Some Dalhousie University engineering students say noise from construction taking place on campus is so bad they can't hear their professors on some days.
The university is constructing two new buildings and renovating five others as part of a $64-million project.
Jackhammering, beeps from trucks backing up, welding and moving cranes are just some of the noises students say they have been exposed to.
"If we can't hear the professor at all, what are we supposed to do?" said Mike Henick, the class representative for chemical engineering students.
Student says university is saying little
Students are struggling academically because of the construction, and the university has done little to communicate with students about the problem, Henick told the CBC's Maritime Noon.
"If there has been things done, it hasn't been made readily known to the student base, which I think would go a long way toward us feeling like our year here at Dalhousie wasn't just one thrown away to benefit the future," he said.
In a statement, the university said it's attempting to complete as much disruptive work as possible on weekends, evenings and early mornings to accommodate class schedules.
"Student success is our most important priority through this project and we have been proactively working with all faculty and student societies to work through any issues of concern like this," said the statement. "At times, however, this kind of disruption cannot be avoided."
Work needs to be done by spring 2018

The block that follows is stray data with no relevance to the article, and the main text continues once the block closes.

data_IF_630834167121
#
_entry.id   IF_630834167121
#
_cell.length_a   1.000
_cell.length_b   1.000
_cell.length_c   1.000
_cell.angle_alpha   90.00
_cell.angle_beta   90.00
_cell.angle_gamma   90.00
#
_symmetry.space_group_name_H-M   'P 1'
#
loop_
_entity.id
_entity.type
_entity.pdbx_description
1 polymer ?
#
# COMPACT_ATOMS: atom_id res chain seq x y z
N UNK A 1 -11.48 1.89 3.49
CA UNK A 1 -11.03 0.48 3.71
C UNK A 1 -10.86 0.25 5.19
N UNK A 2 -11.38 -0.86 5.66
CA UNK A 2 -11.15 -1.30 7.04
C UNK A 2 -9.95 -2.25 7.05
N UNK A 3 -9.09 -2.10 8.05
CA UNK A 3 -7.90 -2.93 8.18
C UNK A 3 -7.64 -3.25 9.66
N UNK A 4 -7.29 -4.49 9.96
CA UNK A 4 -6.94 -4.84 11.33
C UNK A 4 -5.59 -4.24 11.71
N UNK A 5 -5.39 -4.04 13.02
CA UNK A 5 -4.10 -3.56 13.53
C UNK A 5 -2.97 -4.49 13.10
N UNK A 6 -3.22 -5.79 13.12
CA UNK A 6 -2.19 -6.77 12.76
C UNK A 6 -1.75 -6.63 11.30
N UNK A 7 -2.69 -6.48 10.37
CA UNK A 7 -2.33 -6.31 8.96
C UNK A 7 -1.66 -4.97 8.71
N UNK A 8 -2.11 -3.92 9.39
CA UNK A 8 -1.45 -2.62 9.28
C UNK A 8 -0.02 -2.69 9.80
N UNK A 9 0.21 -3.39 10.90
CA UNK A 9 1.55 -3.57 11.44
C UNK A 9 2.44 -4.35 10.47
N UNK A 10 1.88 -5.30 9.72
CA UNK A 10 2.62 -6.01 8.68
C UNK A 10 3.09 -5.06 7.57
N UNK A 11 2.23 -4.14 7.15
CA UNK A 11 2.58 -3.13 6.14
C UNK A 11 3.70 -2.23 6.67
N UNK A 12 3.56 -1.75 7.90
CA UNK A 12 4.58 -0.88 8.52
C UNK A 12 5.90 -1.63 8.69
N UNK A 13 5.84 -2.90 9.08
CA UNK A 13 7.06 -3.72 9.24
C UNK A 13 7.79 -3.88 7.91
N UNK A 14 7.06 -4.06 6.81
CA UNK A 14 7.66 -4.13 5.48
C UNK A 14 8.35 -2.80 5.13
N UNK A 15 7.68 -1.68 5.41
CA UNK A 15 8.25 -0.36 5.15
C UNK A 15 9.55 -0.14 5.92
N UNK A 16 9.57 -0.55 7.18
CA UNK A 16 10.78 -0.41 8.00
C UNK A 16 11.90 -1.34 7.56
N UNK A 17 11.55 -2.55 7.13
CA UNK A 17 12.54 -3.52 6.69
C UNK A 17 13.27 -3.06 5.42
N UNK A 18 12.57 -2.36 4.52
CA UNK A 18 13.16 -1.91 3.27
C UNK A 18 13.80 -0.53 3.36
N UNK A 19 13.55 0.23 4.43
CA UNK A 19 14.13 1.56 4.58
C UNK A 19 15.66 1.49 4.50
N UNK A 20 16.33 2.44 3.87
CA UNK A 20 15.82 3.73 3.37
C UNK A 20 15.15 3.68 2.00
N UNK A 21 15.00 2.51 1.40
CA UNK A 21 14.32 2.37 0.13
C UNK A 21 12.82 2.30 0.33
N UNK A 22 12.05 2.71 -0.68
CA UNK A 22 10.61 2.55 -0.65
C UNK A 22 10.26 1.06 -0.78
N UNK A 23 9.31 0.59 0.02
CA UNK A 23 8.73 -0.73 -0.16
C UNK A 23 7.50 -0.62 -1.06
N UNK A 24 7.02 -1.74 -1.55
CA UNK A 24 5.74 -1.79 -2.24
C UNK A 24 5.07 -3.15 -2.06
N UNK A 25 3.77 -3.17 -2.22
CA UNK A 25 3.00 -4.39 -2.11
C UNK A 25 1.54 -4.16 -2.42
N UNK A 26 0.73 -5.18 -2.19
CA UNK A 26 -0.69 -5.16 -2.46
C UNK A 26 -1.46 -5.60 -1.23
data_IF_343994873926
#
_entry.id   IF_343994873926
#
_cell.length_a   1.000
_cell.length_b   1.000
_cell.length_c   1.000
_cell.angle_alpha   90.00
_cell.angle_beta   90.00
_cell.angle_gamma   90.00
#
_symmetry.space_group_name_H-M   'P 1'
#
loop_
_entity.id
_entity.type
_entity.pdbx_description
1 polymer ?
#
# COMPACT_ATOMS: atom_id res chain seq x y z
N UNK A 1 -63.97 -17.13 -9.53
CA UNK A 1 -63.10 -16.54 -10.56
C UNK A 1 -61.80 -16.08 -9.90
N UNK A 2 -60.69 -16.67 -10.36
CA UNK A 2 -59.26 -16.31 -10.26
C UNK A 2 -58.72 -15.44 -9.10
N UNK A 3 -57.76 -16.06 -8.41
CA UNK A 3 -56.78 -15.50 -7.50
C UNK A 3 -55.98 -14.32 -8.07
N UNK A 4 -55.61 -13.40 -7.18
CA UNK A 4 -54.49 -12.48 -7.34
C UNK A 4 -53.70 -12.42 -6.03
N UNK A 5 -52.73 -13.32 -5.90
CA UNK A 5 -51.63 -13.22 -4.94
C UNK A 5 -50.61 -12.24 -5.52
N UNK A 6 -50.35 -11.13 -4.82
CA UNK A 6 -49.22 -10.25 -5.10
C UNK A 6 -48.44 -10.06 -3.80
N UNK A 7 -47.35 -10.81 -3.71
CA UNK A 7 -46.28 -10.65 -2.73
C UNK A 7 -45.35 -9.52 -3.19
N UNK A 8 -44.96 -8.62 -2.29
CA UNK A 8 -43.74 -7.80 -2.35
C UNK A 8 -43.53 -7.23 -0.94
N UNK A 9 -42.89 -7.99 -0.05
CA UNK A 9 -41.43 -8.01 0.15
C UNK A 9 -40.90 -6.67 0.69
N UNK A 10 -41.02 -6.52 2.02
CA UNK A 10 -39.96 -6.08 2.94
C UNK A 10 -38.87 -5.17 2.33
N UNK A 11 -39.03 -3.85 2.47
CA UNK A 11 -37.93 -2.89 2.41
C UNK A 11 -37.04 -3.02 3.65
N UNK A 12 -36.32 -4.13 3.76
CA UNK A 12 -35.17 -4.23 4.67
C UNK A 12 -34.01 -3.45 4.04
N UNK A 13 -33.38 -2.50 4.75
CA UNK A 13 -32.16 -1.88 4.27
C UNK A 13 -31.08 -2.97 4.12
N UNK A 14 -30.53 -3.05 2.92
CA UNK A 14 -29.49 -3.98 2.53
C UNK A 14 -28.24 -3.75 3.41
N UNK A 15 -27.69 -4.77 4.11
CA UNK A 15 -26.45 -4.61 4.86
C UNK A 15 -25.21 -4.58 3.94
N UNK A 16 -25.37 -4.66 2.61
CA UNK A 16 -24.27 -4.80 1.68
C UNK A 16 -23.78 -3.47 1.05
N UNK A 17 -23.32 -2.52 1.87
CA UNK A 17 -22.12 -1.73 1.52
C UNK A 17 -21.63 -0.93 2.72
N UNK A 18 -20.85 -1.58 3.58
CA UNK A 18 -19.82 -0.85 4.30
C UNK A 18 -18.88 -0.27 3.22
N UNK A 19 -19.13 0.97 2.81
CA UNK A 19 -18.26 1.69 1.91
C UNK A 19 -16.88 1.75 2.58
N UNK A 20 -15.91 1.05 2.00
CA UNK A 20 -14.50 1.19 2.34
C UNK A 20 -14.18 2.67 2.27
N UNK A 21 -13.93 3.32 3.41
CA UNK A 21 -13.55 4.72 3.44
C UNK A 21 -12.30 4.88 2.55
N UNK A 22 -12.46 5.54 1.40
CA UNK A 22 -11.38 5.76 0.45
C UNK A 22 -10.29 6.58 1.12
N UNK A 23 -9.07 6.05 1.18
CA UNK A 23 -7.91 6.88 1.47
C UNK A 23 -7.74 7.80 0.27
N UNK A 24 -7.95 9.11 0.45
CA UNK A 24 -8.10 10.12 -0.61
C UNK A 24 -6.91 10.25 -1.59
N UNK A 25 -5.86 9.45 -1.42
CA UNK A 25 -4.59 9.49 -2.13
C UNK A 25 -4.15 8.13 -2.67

The university said since half the funding for the project is coming from the federal government's Post-Secondary Institutions Strategic Investment Fund, the work has to be done by spring 2018 to qualify for funding.
"We will do whatever is possible to ensure the needs of students and their education comes first," said the statement.
Student Michael Scarth said the situation is especially frustrating because of tuition increases engineering students have faced in recent years. In April 2016, the university approved a three per cent general tuition increase across all programs, and engineering students faced an additional hike of 3.3 per cent per year for three years.
Quality of education is 'a lot lower'
"We did see a pretty hefty tuition hike this year and the quality of education that we're receiving this year is a lot lower than the previous year," said Scarth.
He said the university should refund the difference in tuition because of the hassles students have faced.
Because of the construction work, students have had classes and labs moved.
"We have large groups of people, upwards of 80 students in classrooms that barely hold 80 students.… We've had a loss of study space for students, which is making it very difficult to finish our work around campus," said Henick.